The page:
Poetry

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Black Iris: Poems from Jordan by Alexander Williams

Black Iris: Poems from Jordan by Alexander Williams

I met Alex at the premier showing of Heaven’s Rage (Leslie Tate and Mark Crane) in October 2017. Since then, Alex has joined the TSL team as an author. His book His Hidden Wings was published in 2018.

Alex is multi-talented. At the showing of Heaven’s Rage (Berkhamsted Live), Alex was singing numbers form the musical he’d written for a school production. Later I heard him at The Kitchen, Croxley, were he hosted Dial Up – an open-mic event featuring music, readings, poetry and whatever goes. THis was the last night at Croxley, the new venue being the Improv Theatre on Finchley Road (entrance the North Star pub. For those not wanting to travel, The Kitchen has a new open mic host).

Singing, writing musicals, a young adult novel written and poetry. I’m not a great poetry fan but asking Alex about his two-year stay in Jordan, he produced Black Iris, a short book of poems based on his stay.

Now this is poetry which speaks to me – reflections on life, what you see, in simple bite-size chunks. However, Alex’s use of words allows something simple to become multi-layered and nuanced. The poems covering an event or a range of experiences allowed an insight in a way a narrative would most likely have flattened, or telling rote.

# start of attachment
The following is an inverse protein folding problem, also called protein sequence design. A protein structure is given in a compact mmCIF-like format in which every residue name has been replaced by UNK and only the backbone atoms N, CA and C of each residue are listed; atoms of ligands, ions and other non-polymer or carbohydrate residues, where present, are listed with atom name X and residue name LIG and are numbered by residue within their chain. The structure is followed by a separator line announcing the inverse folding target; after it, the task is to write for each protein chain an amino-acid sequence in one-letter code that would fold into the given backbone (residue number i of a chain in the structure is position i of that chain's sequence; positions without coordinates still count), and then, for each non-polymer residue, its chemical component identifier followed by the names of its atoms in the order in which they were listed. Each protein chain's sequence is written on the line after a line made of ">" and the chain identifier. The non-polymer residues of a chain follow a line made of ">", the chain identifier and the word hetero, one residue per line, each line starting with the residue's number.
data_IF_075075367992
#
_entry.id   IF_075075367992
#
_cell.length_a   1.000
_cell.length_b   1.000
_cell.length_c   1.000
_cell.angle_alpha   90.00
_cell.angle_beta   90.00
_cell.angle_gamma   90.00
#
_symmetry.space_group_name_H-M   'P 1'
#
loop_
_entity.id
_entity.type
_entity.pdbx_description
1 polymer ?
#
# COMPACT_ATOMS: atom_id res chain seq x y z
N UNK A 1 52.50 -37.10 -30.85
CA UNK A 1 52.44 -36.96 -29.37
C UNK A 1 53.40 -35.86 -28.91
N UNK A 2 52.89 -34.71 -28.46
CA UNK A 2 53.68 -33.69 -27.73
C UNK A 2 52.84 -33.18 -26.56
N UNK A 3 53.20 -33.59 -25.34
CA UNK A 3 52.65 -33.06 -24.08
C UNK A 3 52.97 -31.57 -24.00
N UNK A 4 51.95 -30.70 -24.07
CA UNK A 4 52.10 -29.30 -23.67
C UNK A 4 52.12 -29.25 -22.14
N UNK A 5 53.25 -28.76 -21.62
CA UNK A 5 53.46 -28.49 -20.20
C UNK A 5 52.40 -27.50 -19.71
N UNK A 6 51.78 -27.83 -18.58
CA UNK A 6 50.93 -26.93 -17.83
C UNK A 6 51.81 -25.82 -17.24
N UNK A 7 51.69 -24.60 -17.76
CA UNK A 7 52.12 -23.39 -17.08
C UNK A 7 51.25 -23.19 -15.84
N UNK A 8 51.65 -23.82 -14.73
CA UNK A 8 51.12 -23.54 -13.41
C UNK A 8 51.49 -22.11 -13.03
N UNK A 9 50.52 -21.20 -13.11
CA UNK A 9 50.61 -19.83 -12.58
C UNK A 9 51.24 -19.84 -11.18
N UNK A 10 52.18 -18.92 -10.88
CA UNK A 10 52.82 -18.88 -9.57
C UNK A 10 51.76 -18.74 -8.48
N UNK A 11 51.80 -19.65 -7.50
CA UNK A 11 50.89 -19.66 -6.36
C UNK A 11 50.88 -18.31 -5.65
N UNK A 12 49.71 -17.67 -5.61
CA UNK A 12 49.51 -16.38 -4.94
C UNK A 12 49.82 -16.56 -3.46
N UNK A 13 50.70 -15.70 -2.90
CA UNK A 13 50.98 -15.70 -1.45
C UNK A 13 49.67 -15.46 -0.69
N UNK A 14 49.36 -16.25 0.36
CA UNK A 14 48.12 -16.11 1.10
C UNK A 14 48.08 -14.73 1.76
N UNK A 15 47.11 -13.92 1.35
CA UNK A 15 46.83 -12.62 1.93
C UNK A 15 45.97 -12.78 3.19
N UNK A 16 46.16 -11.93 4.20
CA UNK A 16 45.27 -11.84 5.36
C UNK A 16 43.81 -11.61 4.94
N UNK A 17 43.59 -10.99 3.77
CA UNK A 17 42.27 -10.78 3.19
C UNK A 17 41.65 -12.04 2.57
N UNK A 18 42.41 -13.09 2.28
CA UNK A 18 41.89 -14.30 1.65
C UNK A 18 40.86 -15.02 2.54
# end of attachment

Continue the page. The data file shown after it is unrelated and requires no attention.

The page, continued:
Highlights included encounters with children and learning the language – reminscent of my early days of Swahili learning in Tanzanian schools; and how soon you settle in, forgetting to remind guests of morning calls and such like.

This is a poetry book I think I’ll find myself dipping into again on occasion. And for those wondering about the title: it’s the national flower of Jordan.

Originally posted on 01/03/2018 @ 20:20

Arnie Wilson, Poetry, limericks, Sunday Express 0

On limericks – Arnie Wilson

Limericks. You can view them as silly, irrelevant and infantile nonsense. Or as witty, nicely balanced and subtle jokes. For me it all depends on the punchline. And yet when the father of limericks, Edward Lear, made them so popular in the 19th century the established custom was that the last line was often essentially a repeat of the first line. To me this is all wrong. A bit of a damp squib in fact. An anti-climax.

I believe the last line should provide, when possible, an unexpected explosion – or at least a pleasant chuckle – of mirth. For this reasonI usually write the last line first so that the joke is taken care of. And then work backwards. I’m also a great believer in limericks that scan. This can be tricky as sometimes a word or syllable can be pronounced or emphasised in different ways, so depending on how you pronounce it, it can make a line scan – or fail to scan.

Here’s an example, based on a genuine screening of Spectre I went to in Innsbruck in 2015.

We all viewed the latest James Bond
Of whom we are all very fond
But what WAS it about?
All the words were in Kraut!
Overall we were jolly well conned!

Unless you stress the word WAS by putting it in block capitals, and just say what was it about, it suddenly doesn’t scan.

Originally posted on 28/01/2018 @ 20:20